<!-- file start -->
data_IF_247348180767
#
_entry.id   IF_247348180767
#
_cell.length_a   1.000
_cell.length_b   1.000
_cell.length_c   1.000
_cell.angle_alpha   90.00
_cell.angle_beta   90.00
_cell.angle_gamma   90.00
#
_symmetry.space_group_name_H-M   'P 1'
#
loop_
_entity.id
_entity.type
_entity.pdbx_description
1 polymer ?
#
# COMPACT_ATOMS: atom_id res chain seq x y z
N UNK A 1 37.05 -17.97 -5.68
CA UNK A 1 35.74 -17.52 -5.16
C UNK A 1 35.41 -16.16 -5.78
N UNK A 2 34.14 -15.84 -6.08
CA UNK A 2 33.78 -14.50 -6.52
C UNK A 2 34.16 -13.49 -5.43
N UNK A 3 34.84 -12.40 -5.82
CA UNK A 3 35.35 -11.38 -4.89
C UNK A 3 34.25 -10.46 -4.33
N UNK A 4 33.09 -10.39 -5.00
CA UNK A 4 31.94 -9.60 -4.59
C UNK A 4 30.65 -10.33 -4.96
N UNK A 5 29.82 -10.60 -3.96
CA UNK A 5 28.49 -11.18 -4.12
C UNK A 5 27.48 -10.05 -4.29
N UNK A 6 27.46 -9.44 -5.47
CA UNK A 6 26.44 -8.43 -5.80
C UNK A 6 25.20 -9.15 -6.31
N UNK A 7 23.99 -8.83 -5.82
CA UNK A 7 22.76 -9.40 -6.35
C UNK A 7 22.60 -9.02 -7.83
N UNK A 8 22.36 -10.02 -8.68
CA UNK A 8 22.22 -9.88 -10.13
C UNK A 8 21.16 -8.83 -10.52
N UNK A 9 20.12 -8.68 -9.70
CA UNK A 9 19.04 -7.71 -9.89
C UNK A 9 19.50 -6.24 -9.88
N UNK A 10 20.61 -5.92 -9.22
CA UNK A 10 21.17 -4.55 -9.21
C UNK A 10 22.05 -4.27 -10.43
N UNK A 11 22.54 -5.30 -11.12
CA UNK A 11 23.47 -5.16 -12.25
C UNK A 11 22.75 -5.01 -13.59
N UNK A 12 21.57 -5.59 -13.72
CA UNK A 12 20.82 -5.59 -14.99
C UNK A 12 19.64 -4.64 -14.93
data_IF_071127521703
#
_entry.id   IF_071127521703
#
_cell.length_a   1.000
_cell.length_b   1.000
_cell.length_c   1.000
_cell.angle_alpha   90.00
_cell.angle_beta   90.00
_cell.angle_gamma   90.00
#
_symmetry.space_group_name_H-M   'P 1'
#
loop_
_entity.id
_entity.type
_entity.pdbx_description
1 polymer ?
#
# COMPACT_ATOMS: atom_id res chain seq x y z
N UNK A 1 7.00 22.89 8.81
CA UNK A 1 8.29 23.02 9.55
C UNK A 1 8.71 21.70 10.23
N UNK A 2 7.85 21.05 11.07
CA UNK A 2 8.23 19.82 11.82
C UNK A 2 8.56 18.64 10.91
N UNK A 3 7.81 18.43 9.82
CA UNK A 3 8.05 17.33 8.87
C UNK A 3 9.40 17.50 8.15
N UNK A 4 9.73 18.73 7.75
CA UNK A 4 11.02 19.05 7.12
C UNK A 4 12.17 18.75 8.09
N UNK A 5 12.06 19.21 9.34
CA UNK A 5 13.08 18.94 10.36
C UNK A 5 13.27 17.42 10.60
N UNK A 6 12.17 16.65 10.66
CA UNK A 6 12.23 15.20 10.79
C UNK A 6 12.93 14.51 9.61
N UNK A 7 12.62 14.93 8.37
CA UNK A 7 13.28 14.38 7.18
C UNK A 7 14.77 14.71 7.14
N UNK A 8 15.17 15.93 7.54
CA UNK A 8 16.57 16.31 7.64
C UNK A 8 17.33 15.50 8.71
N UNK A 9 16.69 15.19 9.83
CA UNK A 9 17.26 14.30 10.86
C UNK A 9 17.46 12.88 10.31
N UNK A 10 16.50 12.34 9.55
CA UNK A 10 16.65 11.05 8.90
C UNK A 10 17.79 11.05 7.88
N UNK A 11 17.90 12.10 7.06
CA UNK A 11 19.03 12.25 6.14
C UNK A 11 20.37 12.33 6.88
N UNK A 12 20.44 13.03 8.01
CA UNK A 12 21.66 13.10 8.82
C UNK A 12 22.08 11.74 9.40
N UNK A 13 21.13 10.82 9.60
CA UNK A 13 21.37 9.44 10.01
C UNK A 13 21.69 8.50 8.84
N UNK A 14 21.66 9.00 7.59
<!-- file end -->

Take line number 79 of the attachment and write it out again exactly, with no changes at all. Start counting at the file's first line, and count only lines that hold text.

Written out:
C UNK A 1 8.71 21.70 10.23